has punted is too busy shopping doing a lot of macaron and wine fragrance research in Paris right now and will be back soon with lots of interesting perfume-age, so today you’re stuck with me.
Awhile back* I blogged on this Annick Goutal candle I love, Le Sac de Ma Mere (my mother’s purse), which smells like the inside of a lady’s handbag, with accompanying smells of cologne, face powder, lipstick, etc. The candle description from the Annick Goutal website: “Childhood scents stay engraved in our memories. Camille Goutal has created the magic of memory by recalling the fragrance of her mother’s handbag. It is a scented candle in which the dizzying smell of tanned leather is mixed with powder blush and lipstick. Ingredients: Russian leather, Iris, Violet, Oak moss.” It would probably make a great room spray (which I would wear) and I tried layering various leather fragrances with various cosmetic-smelling powdery fragrances and never even came close, because I wanted a fragrance that smelled like that candle.
I should ‘fess up that while I absolutely love leather in a fragrance, and think leather fragrances are amazing, they tend not to be things I wear much. At various times, various lovely people have gifted me with samples of rare, expensive, and/or unusual leathers. I love to take them out and smell them, but that’s as far as it goes. I know a lot of you are total leather freaks and own every leather out there, and more power to you.
I got a generous decant of Cuir de Lancome from a generous friend recently. I swooned at the first sniff — not because it is the single greatest leather on the planet, which clearly it is not, but because it was what I’d been yearning for — the effect (if not a precise dupe) of the smell of that candle, with expensive leather and something vaguely sweet. I looked it up online and I feel like a doofus — it was part of the Lancome La Collection reissue, and I saw the rest of them (Climat, Sikkim etc.) but never saw Cuir at a Lancome counter in the states.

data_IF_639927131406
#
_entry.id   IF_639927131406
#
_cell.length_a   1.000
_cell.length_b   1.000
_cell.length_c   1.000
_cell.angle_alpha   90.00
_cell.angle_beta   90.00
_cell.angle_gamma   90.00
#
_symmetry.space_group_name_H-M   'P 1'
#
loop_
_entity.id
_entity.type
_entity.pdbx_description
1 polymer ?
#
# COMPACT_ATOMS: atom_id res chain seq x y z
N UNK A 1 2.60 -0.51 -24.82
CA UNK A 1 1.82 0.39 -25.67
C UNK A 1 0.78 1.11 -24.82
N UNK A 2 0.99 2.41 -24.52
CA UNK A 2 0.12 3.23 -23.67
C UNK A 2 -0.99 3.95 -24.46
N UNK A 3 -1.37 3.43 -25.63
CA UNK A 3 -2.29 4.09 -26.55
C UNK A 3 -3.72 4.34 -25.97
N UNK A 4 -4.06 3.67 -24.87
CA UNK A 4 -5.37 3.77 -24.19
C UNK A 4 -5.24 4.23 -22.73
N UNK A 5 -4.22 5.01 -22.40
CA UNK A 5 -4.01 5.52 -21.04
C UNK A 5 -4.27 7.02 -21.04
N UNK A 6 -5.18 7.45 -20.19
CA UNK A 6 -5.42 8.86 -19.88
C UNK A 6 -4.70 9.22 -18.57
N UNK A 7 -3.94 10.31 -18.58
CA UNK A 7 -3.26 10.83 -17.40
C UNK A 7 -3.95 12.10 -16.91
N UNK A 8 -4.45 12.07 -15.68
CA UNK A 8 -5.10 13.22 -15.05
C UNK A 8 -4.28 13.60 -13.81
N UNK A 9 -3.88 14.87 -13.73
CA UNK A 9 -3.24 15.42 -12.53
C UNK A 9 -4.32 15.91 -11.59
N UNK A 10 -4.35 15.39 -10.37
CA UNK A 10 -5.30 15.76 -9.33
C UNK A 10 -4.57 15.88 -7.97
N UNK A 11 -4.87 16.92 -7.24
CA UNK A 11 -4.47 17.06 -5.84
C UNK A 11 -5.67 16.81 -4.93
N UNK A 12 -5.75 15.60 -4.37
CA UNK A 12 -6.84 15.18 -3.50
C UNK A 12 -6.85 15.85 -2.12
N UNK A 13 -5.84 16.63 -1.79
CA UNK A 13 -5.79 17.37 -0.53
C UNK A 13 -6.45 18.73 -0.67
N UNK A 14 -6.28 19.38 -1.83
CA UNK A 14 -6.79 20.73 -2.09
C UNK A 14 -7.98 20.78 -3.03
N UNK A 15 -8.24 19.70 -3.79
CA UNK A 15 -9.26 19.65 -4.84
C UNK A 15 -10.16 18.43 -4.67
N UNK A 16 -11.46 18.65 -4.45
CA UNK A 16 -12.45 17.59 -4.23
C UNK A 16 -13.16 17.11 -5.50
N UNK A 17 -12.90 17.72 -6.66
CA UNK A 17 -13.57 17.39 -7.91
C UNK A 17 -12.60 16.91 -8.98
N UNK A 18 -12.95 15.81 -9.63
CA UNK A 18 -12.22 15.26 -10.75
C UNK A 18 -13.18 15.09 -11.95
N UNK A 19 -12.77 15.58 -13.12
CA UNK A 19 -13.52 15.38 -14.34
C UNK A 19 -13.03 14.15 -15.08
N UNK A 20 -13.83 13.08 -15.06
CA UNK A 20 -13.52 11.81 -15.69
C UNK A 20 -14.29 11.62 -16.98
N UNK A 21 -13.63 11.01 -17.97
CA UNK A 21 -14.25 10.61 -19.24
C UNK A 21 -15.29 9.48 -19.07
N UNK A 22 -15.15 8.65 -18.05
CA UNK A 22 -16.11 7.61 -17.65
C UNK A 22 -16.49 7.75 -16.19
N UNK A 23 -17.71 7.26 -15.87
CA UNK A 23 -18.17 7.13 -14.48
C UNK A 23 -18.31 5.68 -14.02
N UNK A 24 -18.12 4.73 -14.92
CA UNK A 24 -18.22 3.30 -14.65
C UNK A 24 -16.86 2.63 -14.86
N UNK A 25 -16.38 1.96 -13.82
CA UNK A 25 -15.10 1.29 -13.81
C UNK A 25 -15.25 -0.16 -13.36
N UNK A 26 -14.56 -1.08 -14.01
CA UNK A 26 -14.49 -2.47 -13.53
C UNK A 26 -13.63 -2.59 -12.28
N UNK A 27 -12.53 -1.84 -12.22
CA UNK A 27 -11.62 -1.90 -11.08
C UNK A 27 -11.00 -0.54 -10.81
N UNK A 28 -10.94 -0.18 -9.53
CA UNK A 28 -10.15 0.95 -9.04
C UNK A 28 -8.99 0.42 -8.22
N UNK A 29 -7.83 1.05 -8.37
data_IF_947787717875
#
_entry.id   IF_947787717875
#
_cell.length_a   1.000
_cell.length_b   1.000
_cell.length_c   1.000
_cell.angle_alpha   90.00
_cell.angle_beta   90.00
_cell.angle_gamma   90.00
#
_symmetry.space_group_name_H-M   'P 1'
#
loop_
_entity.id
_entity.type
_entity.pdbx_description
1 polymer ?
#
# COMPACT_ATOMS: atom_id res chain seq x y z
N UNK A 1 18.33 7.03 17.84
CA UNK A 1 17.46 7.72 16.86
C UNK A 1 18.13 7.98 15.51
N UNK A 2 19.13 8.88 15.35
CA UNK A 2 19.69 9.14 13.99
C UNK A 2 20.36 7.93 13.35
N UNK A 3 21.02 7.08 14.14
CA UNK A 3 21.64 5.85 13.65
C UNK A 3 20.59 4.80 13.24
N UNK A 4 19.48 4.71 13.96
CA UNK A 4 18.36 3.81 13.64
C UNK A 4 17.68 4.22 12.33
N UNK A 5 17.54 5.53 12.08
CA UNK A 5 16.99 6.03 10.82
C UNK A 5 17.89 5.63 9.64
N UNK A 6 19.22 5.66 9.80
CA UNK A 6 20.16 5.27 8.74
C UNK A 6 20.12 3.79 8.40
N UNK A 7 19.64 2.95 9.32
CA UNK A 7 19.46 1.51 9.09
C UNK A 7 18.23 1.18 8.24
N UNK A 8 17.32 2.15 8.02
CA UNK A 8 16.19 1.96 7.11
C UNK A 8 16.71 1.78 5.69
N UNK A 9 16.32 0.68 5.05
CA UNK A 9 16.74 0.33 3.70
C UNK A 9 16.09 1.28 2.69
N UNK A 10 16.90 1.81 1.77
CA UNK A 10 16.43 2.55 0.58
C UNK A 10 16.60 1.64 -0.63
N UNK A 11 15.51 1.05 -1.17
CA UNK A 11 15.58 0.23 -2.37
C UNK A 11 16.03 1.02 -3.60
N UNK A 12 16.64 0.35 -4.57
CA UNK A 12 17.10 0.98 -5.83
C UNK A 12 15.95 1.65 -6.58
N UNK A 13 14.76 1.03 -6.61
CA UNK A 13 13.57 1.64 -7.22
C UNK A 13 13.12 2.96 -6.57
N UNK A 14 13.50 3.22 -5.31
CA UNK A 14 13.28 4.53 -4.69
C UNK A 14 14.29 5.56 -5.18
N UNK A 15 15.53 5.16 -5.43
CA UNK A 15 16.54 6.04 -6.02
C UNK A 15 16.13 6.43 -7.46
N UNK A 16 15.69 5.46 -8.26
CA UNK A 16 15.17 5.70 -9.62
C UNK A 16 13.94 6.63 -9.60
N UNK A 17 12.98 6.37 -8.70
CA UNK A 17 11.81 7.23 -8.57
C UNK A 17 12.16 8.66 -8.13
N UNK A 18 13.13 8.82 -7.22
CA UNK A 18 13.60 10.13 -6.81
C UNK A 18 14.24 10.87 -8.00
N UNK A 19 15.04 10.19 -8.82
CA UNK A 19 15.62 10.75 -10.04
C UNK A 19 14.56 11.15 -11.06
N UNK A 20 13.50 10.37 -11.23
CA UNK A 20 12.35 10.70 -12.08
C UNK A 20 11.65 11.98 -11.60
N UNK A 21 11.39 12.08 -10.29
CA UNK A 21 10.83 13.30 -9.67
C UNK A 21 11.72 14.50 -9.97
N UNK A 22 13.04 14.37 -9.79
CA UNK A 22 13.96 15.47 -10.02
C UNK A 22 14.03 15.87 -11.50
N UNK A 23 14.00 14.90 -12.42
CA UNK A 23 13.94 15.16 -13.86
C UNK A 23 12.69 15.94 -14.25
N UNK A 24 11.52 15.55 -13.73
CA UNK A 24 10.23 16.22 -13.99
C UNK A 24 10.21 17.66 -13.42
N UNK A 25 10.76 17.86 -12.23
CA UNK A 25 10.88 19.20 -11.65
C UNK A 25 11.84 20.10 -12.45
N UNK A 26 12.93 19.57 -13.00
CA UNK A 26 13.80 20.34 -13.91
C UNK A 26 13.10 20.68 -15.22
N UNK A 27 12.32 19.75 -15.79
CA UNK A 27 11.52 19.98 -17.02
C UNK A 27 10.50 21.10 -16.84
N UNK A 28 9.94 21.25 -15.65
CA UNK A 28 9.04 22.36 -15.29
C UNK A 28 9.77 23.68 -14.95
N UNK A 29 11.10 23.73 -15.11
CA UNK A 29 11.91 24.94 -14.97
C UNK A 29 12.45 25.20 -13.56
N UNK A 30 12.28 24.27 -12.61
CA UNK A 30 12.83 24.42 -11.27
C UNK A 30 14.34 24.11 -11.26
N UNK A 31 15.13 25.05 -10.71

Calice Becker is the perfumer, and the notes are mandarin, saffron, bergamot, patchouli, hawthorn, jasmine, ylang-ylang, orris root, birch and styrax. Cuir de Lancome was reintroduced in 2007, after which it sank like a stone, along with all the rest of La Collection that the Lancome SAs perversely hid behind the counters like the bottles were poisoned, so all you could find was their usual dreck.
This reissue of Cuir got mostly meh reviews. I’m going to side with Angela at Now Smell This who shares my admiration for its softness and elegance rather than focusing on its failings compared to other leathers, or to the original (1930s?) Lancome Cuir, which was apparently quite a smell to behold. For what it’s worth, Lancome doesn’t even list leather as a note — it’s a fake-out, probably as Angela notes astutely, the saffron among other things.
It paints a picture: a fine ladies’ vintage handbag, butter-soft leather gloves, lipstick, coin purse, handkerchief, violet pastilles, a few stray strands of tobacco. As a “Leather” it seems destined to disappoint. On its own terms, it is lovely. It is feminine without being girly, sophisticated but warm, dry rather than powdery. A big, warm hug to my benefactress, who was already being generous and made me even happier, I suspect, than she’d imagined.
A few online etailers like perfume.com carry it if you google, and there are several NIB on eBay. And all you leather freaks feel free to come out of the woodwork and sneer at me and/or recommend your favorite leathers, freaky or not.
PS And I think it speaks volumes for how crappy Lancome’s marketing was of the Collection that this is the best image I could find. What is wrong with those people?
*By the way, I just noted the date of that first post. A full year later, the (unlit) Goutal candle is still throwing out its delicious scent on the desk next to me while I blog.